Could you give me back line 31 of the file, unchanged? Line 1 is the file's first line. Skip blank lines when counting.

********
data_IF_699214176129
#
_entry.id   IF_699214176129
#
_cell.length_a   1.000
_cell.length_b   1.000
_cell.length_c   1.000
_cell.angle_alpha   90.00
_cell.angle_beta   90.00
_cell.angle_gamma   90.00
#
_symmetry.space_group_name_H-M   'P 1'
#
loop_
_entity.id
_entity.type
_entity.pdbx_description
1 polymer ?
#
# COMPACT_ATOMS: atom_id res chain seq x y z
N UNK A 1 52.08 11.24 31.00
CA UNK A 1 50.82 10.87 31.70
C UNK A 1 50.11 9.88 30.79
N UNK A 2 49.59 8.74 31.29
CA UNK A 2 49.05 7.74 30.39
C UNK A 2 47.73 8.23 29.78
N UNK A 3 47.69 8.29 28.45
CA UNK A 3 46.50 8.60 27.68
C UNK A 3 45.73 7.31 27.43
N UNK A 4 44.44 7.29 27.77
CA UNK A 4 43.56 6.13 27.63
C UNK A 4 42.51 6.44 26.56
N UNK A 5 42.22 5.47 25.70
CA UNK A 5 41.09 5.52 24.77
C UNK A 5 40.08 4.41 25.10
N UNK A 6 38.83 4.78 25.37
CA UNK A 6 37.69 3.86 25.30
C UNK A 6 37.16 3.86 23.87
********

CA UNK A 4 43.56 6.13 27.63